TextWrangler 3.5 Release Notes
This page documents all feature enhancements and additions included in the TextWrangler 3.5 update.
For detailed information on using any of TextWrangler's features, please refer to the user manual (choose "User Manual" from TextWrangler's Help menu).
TextWrangler 3.5 requires Mac OS X 10.5 or later (10.5.8 or later recommended).
This version is a Universal application: it runs natively on both Intel-based and PowerPC-based Macs.
The Quick Search window is gone, and has been replaced by an in-window Live Search bar. Choosing the "Live Search" menu command on the Search menu will open this bar.
As you type in the search field, matches for the string get highlighted in the window's editing view. The search is always literal and case-insensitive. The "previous" and "next" arrows to the left of the field are useful for navigation; you can also type Return or Shift-Return in the search field to go forward or backward.
The Emacs key bindings ctl-S and ctl-R will open the live search bar if necessary; if the search bar is already open, ctl-S will search forward, ctl-R will search backward (assuming that something is entered in the search field; and also that the Emacs keybinding support is turned on in the preferences).
Made the regex for detecting python
#! lines more precise.
Added support for swipe to navigate between documents to MDI windows and the documents drawer.
TextWrangler gets text folding, including automatically generated fold points and the relevant commands on the "View" menu.
Services clean-up for Snow Leopard:
Renamed certain services to provide better context in the services menu, contextual menu, and configuration interface on Snow Leopard.
NSRequiredContext in the service specification so that a)
services are enabled by default and b) non-file path text selections are
excluded from the open file service.
When you drop a tarball (a ".tar" file) on TextWrangler, or double-click on such a file in a disk browser, TextWrangler will now browse into the tarball instead of opening its raw contents in an editing window.
If for some reason you prefer the old behavior:
defaults write com.barebones.textwrangler Misc:OpenDiskBrowserForTarballs -bool NO
window scripting object class now has a property: "
live search bar
visible", which indicates whether the Live Search bar is
currently displayed in that window.
TextWrangler can now browse Zip archives (in the format created by
the Finder's "Compress", or by using
ditto -k from the command
line). Drop a Zip archive on TextWrangler to see it in action.
Added support for enums to the Java language module. Enums now receive auto-fold points and are enumerated in the function popup.
When you first save a file which begins with a shebang line,
TextWrangler will now make that file executable (
a+x, as modified
by the umask).
The "search here" command (third on the Search menu, after "Multi-File Search") is now enabled when a text document is active and exists on disk.
Edit -> Insert gets a new command: "Emacs Variable Block". This brings up a sheet for confirming the insertion of Emacs variables describing the option settings for the current document. (Using all of the options can result in a pretty verbose result; so you may find it useful to prune the resulting text as desired.) These variables are honored and have precedence over saved document state when TextWrangler opens the document. (Inserting the explicit settings can be useful when sharing the document with others.)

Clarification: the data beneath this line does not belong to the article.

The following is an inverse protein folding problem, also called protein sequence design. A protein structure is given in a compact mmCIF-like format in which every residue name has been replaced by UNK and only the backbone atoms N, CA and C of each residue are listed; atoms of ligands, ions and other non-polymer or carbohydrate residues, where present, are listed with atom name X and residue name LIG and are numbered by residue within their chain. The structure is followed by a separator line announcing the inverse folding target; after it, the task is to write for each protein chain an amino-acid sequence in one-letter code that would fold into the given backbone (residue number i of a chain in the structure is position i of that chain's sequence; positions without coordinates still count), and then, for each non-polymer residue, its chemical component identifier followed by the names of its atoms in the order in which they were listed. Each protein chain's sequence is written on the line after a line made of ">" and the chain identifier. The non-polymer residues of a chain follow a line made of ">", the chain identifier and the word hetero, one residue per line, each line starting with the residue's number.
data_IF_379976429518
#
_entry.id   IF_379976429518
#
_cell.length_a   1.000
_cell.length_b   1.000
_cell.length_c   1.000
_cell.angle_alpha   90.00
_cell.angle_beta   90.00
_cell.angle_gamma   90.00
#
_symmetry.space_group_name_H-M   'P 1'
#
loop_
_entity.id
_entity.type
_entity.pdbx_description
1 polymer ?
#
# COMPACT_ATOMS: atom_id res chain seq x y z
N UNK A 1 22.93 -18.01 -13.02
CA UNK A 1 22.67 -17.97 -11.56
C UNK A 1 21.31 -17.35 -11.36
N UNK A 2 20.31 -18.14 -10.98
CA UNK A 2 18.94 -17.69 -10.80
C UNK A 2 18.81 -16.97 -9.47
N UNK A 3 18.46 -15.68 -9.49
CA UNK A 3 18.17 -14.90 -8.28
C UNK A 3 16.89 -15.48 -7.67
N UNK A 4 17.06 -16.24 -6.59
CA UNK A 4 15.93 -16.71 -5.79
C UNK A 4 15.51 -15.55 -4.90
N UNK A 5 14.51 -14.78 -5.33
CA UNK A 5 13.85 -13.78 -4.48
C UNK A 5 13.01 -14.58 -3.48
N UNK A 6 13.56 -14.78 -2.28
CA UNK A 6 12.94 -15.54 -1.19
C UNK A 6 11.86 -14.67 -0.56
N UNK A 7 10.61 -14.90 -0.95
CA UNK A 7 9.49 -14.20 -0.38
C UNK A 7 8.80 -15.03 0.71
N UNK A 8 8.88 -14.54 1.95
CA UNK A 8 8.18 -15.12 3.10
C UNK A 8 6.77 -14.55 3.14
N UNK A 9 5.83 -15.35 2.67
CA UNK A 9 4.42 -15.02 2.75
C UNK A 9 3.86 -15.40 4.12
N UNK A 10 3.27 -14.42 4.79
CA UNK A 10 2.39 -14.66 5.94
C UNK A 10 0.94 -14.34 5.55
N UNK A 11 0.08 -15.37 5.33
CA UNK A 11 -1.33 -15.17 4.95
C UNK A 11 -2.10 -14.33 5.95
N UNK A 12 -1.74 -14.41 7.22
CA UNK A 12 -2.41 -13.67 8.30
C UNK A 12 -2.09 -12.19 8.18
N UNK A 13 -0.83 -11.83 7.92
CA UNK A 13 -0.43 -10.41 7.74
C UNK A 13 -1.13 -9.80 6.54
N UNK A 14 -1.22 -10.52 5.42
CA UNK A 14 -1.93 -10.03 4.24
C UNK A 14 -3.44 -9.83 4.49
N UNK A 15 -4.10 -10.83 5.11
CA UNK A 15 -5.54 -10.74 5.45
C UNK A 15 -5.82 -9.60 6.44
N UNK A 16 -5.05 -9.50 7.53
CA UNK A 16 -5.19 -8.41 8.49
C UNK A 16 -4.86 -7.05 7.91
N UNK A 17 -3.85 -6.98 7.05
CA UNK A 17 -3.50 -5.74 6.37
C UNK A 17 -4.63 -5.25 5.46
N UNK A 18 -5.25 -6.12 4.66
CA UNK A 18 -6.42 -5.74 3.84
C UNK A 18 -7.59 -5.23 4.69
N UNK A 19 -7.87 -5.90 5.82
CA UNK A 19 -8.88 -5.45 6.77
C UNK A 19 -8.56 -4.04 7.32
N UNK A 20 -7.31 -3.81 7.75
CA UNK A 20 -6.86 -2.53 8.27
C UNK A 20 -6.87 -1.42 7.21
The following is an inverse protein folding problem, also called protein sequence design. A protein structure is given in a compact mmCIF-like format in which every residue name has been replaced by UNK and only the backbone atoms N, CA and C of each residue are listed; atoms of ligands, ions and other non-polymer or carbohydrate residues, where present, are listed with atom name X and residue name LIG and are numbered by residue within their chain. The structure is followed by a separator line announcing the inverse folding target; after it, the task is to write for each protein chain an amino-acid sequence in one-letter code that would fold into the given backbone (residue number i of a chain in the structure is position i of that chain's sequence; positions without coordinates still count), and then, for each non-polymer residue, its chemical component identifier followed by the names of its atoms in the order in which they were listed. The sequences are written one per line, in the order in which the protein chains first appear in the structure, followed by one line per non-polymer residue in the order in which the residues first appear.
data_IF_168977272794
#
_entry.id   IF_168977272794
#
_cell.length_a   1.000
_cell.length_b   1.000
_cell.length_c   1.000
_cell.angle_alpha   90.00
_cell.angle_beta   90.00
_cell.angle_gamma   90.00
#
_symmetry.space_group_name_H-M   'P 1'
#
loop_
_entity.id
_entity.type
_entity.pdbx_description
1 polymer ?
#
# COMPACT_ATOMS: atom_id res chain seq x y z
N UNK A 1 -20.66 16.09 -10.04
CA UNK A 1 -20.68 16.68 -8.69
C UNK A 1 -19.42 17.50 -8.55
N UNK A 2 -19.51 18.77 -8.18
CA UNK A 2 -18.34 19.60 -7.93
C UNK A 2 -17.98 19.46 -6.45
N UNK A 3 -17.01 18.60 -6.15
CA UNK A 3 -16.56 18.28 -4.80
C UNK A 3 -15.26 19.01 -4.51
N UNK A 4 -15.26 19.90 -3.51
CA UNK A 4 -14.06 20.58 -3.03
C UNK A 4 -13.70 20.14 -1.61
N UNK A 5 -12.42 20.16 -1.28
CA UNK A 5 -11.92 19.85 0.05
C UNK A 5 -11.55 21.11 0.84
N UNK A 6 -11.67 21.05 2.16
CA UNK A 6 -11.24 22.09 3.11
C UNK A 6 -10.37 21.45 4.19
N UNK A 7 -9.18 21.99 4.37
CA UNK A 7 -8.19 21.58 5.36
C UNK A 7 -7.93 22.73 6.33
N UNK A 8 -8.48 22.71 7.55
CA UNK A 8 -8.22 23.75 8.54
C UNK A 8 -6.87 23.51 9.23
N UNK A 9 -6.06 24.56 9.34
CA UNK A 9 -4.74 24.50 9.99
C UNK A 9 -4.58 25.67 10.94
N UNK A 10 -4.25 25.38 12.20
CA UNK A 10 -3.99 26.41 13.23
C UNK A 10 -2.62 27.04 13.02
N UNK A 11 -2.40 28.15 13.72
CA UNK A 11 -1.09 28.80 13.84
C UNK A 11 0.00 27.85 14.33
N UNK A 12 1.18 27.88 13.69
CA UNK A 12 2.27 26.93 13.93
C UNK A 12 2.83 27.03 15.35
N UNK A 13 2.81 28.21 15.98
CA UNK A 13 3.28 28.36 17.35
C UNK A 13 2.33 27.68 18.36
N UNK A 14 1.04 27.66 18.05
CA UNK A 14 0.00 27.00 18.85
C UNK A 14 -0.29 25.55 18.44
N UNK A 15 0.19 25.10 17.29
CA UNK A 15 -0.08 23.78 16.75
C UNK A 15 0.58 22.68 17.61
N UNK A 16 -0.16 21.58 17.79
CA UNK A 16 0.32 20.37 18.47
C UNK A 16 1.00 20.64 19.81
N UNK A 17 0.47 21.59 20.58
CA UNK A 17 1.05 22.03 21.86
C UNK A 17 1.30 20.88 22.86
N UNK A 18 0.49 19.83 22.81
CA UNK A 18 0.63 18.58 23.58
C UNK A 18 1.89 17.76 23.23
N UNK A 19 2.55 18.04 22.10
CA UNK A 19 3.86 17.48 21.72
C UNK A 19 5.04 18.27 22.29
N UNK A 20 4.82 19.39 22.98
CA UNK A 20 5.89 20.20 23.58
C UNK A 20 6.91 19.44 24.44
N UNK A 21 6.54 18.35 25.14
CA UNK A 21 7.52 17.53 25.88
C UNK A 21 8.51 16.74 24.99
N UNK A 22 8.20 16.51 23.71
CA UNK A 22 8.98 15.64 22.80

@property declarations now appear in the function
When setting up
~/Library/Application Support/TextWrangler/ for the
first time, the folder skeleton contains a "
Read Me.txt" file at
the top level, with helpful information and pointers.
TextWrangler now offers enhanced script attachability. In addition to adding scripts to menu commands as has been possible for a long time, you can now attach scripts to certain application and document events.
The attachment points (corresponding to the function names in your attachment scripts) are listed below. Except as noted, all of them share the following characteristics:
Every function takes a single argument, which is a reference to the object in question: the application for application entry points, or the document being opened/closed/saved/etc for document entry points.
Any attachment point whose name contains
expected to return a Boolean result:
true, the operation will continue. If it
false or throws an error (see below) then the
operation will be cancelled. So, for example,
true will allow the
application to quit; returning
false will not.
If an attachment script causes a scripting error and does
not handle it within the script itself, TextWrangler will report
the error. In the case of functions which are used to allow
should action, this will prevent the action from
||called when the application has completed startup|
||called when the user has chosen "Quit" (or the application
receives a .
||called when the application has finished shutting down and is about to exit|
||called when a document has been opened and is ready for use. Note that TextWrangler supports multiple types of documents, and so you should be prepared for the argument to be a document of any type.|
||called when the application is preparing to close a document.|
||called when the application has closed a document.|
||called when the application is trying to determine whether a given document should be saved.|
||called when the application is about to begin saving a document. note that this will only be called after a successful return from a
||called after a document has been saved successfully.|
||called when TextWrangler is going to make a document writeable (as when the pencil is clicked to unlock)|
||called when TextWrangler has successfully made a document writeable|
||called when TextWrangler is going to make a document read-only|
||called when TextWrangler has successfully made a document read-only|